Information Ecology: Mastering the Information and Knowledge Environment by Thomas H. DavenportInformation Ecology: Mastering the Information and Knowledge Environment by Thomas H. Davenport

Information Ecology: Mastering the Information and Knowledge Environment

byThomas H. Davenport, Laurance Prusak

Hardcover | May 1, 1997

Pricing and Purchase Info

$78.49

Earn 392 plum® points
Quantity:

In stock online

Ships free on orders over $25

Not available in stores

about

According to virtually every business writer, we are in the midst of a new "information age," one that will revolutionize how workers work, how companies compete, perhaps even how thinkers think. And it is certainly true that Information Technology has become a giant industry. In America, morethat 50% of all capital spending goes into IT, accounting for more than a third of the growth of the entire American economy in the last four years. Over the last decade, IT spending in the U.S. is estimated at 3 trillion dollars. And yet, by almost all accounts, IT hasn't worked all that well. Whyis it that so many of the companies that have invested in these costly new technologies never saw the returns they had hoped for? And why do workers, even CEOs, find it so hard to adjust to new IT systems? In Information Ecology, Thomas Davenport proposes a revolutionary new way to look at information management, one that takes into account the total information environment within an organization. Arguing that the information that comes from computer systems may be considerably less valuable tomanagers than information that flows in from a variety of other sources, the author describes an approach that encompasses the company's entire information environment, the management of which he calls information ecology. Only when organizations are able to combine and integrate these diversesources of information, and to take them to a higher level where information becomes knowledge, will they realize the full power of their information ecology. Thus, the author puts people, not technology, at the center of the information world. Information and knowledge are human creations, hepoints out, and we will never excel at managing them until we give people a primary role. Citing examples drawn from his own extensive research and consulting including such major firms as A.T. and T., American Express, Ford, General Electric, Hallmark, Hoffman La Roche, IBM, Polaroid, PacificBell, and Toshiba Davenport illuminates the critical components of information ecology, and at every step along the way, he provides a quick assessment survey for managers to see how their organization measures up. He discusses the importance of developing an overall strategy for information use;explores the infighting, jealousy over resources, and political battles that can frustrate information sharing; underscores the importance of looking at how people really use information (how they search for it, modify it, share it, hoard it, and even ignore it) and the kinds of information theywant; describes the ideal information staff, who not only store and retrive information, but also prune, provide context, enhance style, and choose the right presentation medium (in an age of work overload, vital information must be presented compellingly so the appropriate people recognize and useit); examines how information management should be done on a day to day basis; and presents several alternatives to the machine engineering approach to structuring and modeling information. Davenport makes explicit what many managers already know in their gut: that useful information flowdepends on people, not equipment. In Information Ecology he paves the way for all managers to build a more competitive, creative, practical information environment for their companies.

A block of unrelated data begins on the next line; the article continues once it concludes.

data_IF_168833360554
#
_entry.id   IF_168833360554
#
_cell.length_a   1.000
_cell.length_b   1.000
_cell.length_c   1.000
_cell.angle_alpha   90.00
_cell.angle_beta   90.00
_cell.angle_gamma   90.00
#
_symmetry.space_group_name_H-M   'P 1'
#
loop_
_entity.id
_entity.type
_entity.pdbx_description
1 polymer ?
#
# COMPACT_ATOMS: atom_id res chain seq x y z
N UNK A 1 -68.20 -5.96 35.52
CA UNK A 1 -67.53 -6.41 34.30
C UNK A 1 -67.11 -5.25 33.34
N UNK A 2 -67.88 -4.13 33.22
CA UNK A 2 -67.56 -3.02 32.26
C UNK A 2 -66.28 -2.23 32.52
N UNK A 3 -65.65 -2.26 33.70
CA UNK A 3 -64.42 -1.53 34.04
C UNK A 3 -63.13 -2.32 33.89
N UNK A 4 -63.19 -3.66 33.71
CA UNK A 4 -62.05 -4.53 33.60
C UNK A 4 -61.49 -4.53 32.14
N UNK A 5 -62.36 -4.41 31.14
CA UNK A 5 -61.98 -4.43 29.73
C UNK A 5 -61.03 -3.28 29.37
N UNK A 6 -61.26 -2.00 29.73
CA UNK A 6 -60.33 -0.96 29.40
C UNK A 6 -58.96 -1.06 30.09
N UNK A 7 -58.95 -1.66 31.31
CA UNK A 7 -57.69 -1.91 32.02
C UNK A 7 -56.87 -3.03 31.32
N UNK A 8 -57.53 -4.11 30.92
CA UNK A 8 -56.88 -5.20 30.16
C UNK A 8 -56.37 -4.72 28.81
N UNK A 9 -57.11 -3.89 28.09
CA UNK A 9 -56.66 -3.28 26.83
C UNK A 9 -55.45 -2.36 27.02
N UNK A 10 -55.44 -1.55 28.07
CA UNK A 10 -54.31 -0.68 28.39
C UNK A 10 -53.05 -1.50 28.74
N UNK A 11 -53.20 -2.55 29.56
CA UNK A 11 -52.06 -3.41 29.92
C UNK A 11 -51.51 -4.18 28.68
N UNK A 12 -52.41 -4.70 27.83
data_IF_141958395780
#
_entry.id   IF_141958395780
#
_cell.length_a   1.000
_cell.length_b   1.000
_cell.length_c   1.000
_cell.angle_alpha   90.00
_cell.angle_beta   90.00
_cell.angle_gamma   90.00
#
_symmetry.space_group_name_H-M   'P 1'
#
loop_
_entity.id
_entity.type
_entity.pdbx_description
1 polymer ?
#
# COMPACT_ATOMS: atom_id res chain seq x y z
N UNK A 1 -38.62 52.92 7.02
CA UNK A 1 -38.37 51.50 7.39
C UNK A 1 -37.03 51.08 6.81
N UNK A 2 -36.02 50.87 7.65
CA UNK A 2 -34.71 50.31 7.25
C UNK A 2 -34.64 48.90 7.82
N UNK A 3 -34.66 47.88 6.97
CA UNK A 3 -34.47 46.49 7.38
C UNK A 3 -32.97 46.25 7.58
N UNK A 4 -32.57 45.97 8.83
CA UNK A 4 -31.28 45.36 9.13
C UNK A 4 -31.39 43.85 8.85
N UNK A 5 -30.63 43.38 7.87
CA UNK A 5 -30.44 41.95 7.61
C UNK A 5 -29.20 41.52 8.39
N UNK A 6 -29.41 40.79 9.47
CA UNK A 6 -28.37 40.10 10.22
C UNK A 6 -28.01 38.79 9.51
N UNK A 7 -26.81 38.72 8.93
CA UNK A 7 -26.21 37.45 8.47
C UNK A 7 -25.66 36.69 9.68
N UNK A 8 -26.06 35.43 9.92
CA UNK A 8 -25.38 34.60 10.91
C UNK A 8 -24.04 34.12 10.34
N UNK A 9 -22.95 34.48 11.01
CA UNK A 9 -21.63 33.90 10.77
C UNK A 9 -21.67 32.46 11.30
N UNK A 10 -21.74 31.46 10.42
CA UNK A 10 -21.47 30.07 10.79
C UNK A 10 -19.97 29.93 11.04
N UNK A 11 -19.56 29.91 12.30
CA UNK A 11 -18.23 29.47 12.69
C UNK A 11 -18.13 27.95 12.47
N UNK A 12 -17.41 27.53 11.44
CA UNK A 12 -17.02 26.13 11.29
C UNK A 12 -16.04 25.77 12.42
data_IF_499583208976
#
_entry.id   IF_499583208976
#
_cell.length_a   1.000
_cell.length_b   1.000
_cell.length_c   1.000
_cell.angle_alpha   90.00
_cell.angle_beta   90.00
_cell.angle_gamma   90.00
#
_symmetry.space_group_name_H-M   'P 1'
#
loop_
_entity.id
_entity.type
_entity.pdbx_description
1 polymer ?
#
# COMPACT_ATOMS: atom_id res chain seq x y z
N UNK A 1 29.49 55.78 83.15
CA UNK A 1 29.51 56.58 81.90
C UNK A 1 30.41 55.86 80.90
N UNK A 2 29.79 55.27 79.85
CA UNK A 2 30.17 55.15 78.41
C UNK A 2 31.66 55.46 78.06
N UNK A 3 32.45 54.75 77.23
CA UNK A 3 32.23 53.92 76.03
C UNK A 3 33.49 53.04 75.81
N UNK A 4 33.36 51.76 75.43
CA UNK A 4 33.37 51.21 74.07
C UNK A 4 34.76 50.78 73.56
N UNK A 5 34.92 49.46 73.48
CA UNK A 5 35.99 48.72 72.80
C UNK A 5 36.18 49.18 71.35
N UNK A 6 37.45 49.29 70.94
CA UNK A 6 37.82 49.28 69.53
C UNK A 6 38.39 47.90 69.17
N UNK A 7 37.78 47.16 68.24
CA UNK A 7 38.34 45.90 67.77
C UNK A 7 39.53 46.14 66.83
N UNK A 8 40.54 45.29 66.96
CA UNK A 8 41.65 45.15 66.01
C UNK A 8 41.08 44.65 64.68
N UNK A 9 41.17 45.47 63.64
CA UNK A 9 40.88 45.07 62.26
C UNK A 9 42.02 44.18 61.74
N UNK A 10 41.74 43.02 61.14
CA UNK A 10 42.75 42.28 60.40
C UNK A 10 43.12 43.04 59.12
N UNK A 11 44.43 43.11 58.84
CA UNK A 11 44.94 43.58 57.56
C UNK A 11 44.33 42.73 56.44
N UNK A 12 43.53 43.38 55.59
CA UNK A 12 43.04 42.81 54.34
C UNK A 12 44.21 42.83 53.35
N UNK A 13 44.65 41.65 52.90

Thomas H. Davenport, author of the best-selling Process Innovation: Reenigineering Work Through Information Technology, combines real-world business experience with an academic's understanding of the principles that underlie effective business management. He is presently the Curtis Mathes Fellowship Professor, and Director of the Infor...
Loading
Title:Information Ecology: Mastering the Information and Knowledge EnvironmentFormat:HardcoverDimensions:272 pages, 9.57 × 6.5 × 0.91 inPublished:May 1, 1997Publisher:Oxford University Press

The following ISBNs are associated with this title:

ISBN - 10:0195111680

ISBN - 13:9780195111682

Reviews

From Our Editors

Thomas Davenport proposes a revolutionary new way to look at information management which takes into account the total information environment within an organization. Citing examples drawn from his own extensive research and consulting, including such major firms as AT&T, American Express, and IBM, Davenport illuminates the critical components of information ecology, providing a quick assessment survey for managers to see how their operations measure up

Editorial Reviews

"Tom Davenport's Information Ecology is one of the two or three most important information books to be published this year and perhaps for many years to come. It's a must-read for information systems executives, architects, planners, developers, and project leaders."--Allan E. Alter, ComputerWorld